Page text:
Veggie Potstickers

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Making potstickers was an exciting cooking venture! I was thrilled to master the little pleated look, even if it took a few wonky looking potstickers to finally achieve it. If I can do it, you can too! Promise. Once I got the hang of it, I was flying through the process. I may or may not have overstuffed every last one of them, but I’m okay with that. :)

Veggie Potstickers | Love.Bake.Read

These pretty little Veggie Potstickers are filled with two kinds of cabbage, shredded carrot, and mushrooms. I used purple cabbage because its color is simply gorgeous! Plus I used savoy cabbage, which is a type of green cabbage, but with crinkly leaves. Its leaves are softer than typical green cabbage, and the taste is a bit sweeter. It’s also a very pretty cabbage, which is how it caught my eye at the market.

You can use whatever type of mushroom you’d like, but I used shiitake for these potstickers. Shiitakes have a much softer texture than baby bella mushrooms and even white button mushrooms, which are both a lot heartier. Go ahead and pick your favorite!

Veggie Potstickers | Love.Bake.Read

These Veggie Potstickers are actually quite inexpensive to make. I had several staple ingredients on-hand already, and I’m guessing you might too. We bought the main ingredients at an Asian market where most everything is cheap, which is awesome. Plus, that’s where we picked up the wonton wrappers. They had a million varieties, so I just had to pretty much close my eyes, pick one, and go. Decisions, decisions.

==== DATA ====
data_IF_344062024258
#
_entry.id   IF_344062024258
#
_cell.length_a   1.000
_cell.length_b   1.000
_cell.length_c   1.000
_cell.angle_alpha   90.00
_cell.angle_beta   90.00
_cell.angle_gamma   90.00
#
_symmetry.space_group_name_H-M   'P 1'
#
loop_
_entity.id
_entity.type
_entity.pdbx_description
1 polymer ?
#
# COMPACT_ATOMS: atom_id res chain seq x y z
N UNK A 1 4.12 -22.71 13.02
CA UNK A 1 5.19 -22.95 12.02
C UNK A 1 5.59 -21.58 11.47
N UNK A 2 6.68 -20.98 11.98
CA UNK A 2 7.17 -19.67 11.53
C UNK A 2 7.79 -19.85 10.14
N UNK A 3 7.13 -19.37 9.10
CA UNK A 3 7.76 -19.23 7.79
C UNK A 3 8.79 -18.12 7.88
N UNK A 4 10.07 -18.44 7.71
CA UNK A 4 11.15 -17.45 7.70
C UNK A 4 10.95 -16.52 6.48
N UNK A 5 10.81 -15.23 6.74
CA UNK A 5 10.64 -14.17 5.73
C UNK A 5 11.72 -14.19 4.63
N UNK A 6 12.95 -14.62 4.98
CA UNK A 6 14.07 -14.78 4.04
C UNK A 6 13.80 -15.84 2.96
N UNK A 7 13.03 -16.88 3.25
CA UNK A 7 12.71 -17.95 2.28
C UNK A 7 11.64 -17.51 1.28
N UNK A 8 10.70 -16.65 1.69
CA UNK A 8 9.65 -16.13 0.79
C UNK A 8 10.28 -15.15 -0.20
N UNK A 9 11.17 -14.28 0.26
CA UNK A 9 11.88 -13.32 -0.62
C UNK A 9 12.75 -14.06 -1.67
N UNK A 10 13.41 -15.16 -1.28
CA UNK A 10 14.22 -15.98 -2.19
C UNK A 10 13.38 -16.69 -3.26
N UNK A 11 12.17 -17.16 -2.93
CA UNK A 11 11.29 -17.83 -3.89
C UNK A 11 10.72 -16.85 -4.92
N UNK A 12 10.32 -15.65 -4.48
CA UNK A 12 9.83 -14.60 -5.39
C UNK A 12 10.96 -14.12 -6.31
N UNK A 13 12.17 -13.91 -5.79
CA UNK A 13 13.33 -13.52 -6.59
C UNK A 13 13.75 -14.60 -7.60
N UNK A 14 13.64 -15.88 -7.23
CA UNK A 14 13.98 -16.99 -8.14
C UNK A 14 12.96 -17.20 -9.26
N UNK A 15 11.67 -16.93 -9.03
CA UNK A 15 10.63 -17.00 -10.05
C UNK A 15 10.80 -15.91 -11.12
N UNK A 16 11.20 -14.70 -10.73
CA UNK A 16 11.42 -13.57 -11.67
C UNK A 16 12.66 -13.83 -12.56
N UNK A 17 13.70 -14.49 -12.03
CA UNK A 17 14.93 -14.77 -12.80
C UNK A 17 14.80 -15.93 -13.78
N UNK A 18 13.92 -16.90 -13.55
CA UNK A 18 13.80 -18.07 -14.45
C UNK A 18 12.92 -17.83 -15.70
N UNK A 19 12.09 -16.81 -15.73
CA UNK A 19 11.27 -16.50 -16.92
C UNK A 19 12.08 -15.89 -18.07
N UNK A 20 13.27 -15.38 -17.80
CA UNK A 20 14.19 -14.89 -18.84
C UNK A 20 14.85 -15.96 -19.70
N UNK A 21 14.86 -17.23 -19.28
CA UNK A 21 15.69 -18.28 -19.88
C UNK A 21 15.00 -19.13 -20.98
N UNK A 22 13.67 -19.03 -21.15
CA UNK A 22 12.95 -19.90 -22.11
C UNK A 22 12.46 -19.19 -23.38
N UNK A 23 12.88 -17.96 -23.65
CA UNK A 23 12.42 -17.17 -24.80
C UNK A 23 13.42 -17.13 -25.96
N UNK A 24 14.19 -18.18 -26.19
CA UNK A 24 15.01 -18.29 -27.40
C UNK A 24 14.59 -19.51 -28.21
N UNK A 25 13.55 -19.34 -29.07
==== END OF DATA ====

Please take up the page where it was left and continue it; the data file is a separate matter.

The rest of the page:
Now let’s talk about cooking these babies. Really, you have 2 options. You can steam them in a steamer (like this one), or you can pan-fry + steam them. Both taste just as delicious, so don’t let that sway you.

For this batch, I cooked some both ways, just to show you.

Veggie Potstickers | Love.Bake.Read

But, my preferred method was definitely to steam them. I really enjoyed the texture—they were soft, even kind of silky, which was fun. Plus steaming just felt like the safer option. I say that because all you have to do is steam them (simple!), instead of mixing oil and water over high heat. Yikes! It just kind of unnerved me.

Okay, so the second cooking method: pan-fry + steam. These are more like the gyoza you’d find at a Japanese restaurant. More on the crispy side, but equally as yummy as the steamed ones. For this method, you heat some oil over medium-high heat, add the potstickers, and let them brown. Then you toss in a few ice cubes, cover the pan, and let them steam. To finish, you can let the water steam off and then allow them to crisp up a little more. The steaming here is really just to ensure the filling is cooked—but, this is a veggie filling, so it doesn’t quite matter.

Overall, it’s kind of just a texture preference. Pick one or the other, or mix and match. Up to you!

Veggie Potstickers | Love.Bake.Read

The dipping sauce is dynamite! I love taking a bite of the potsticker and then dipping it in the sauce, so that the sauce can soak right into the filling. Hellllllo! Talk about yum. The sauce is simple—soy sauce, rice vinegar, ginger, red pepper flakes, green onions, and a bit of sesame oil. Super flavorful and a bit spicy.

Mmm, what are you waiting for? Go make ‘em! :)

Veggie Potstickers
Serves: 50-60 potstickers
For the potstickers
  • 2 tsp. oil + more for cooking (if pan-frying)
  • 1 onion—diced
  • 4 garlic cloves—minced
  • ½ of a small purple cabbage
  • ½ of a small green cabbage (I used savoy cabbage)
  • 8 oz. mushrooms (I used shiitake)
  • 1 carrot—shredded